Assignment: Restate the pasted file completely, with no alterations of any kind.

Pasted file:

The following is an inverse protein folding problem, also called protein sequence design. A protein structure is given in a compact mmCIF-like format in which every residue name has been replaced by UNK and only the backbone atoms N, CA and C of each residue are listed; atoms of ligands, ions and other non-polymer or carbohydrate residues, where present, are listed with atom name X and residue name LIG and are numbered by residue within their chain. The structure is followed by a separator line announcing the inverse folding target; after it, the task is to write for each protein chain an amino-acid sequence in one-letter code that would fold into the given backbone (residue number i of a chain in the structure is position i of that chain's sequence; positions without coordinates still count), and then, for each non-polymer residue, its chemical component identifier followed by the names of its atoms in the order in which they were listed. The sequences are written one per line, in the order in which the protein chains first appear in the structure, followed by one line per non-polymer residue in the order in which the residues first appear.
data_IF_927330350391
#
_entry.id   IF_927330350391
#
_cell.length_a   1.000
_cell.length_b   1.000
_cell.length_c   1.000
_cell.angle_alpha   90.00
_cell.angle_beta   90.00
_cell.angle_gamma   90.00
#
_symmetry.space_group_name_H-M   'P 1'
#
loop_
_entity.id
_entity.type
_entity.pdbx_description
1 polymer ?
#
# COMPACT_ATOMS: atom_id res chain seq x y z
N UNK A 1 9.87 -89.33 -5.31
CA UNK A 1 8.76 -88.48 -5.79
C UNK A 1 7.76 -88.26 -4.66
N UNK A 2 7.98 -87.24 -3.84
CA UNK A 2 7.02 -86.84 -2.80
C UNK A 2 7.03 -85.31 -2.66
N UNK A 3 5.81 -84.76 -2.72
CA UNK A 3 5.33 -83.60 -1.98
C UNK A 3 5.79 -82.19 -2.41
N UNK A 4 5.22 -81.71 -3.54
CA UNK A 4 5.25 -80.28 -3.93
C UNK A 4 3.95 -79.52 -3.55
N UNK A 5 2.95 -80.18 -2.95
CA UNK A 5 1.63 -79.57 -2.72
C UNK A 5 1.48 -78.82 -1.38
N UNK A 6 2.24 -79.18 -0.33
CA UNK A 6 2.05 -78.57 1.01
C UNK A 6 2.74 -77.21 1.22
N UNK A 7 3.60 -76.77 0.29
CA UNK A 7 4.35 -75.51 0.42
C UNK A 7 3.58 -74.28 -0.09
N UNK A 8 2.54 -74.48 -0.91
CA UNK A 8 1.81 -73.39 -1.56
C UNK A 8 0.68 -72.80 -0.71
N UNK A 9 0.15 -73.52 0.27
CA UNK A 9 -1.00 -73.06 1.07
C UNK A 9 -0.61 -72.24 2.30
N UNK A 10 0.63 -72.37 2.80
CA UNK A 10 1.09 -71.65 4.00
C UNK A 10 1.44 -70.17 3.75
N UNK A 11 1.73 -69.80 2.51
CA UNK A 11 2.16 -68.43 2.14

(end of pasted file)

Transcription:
The following is an inverse protein folding problem, also called protein sequence design. A protein structure is given in a compact mmCIF-like format in which every residue name has been replaced by UNK and only the backbone atoms N, CA and C of each residue are listed; atoms of ligands, ions and other non-polymer or carbohydrate residues, where present, are listed with atom name X and residue name LIG and are numbered by residue within their chain. The structure is followed by a separator line announcing the inverse folding target; after it, the task is to write for each protein chain an amino-acid sequence in one-letter code that would fold into the given backbone (residue number i of a chain in the structure is position i of that chain's sequence; positions without coordinates still count), and then, for each non-polymer residue, its chemical component identifier followed by the names of its atoms in the order in which they were listed. The sequences are written one per line, in the order in which the protein chains first appear in the structure, followed by one line per non-polymer residue in the order in which the residues first appear.
data_IF_927330350391
#
_entry.id   IF_927330350391
#
_cell.length_a   1.000
_cell.length_b   1.000
_cell.length_c   1.000
_cell.angle_alpha   90.00
_cell.angle_beta   90.00
_cell.angle_gamma   90.00
#
_symmetry.space_group_name_H-M   'P 1'
#
loop_
_entity.id
_entity.type
_entity.pdbx_description
1 polymer ?
#
# COMPACT_ATOMS: atom_id res chain seq x y z
N UNK A 1 9.87 -89.33 -5.31
CA UNK A 1 8.76 -88.48 -5.79
C UNK A 1 7.76 -88.26 -4.66
N UNK A 2 7.98 -87.24 -3.84
CA UNK A 2 7.02 -86.84 -2.80
C UNK A 2 7.03 -85.31 -2.66
N UNK A 3 5.81 -84.76 -2.72
CA UNK A 3 5.33 -83.60 -1.98
C UNK A 3 5.79 -82.19 -2.41
N UNK A 4 5.22 -81.71 -3.54
CA UNK A 4 5.25 -80.28 -3.93
C UNK A 4 3.95 -79.52 -3.55
N UNK A 5 2.95 -80.18 -2.95
CA UNK A 5 1.63 -79.57 -2.72
C UNK A 5 1.48 -78.82 -1.38
N UNK A 6 2.24 -79.18 -0.33
CA UNK A 6 2.05 -78.57 1.01
C UNK A 6 2.74 -77.21 1.22
N UNK A 7 3.60 -76.77 0.29
CA UNK A 7 4.35 -75.51 0.42
C UNK A 7 3.58 -74.28 -0.09
N UNK A 8 2.54 -74.48 -0.91
CA UNK A 8 1.81 -73.39 -1.56
C UNK A 8 0.68 -72.80 -0.71
N UNK A 9 0.15 -73.52 0.27
CA UNK A 9 -1.00 -73.06 1.07
C UNK A 9 -0.61 -72.24 2.30
N UNK A 10 0.63 -72.37 2.80
CA UNK A 10 1.09 -71.65 4.00
C UNK A 10 1.44 -70.17 3.75
N UNK A 11 1.73 -69.80 2.51
CA UNK A 11 2.16 -68.43 2.14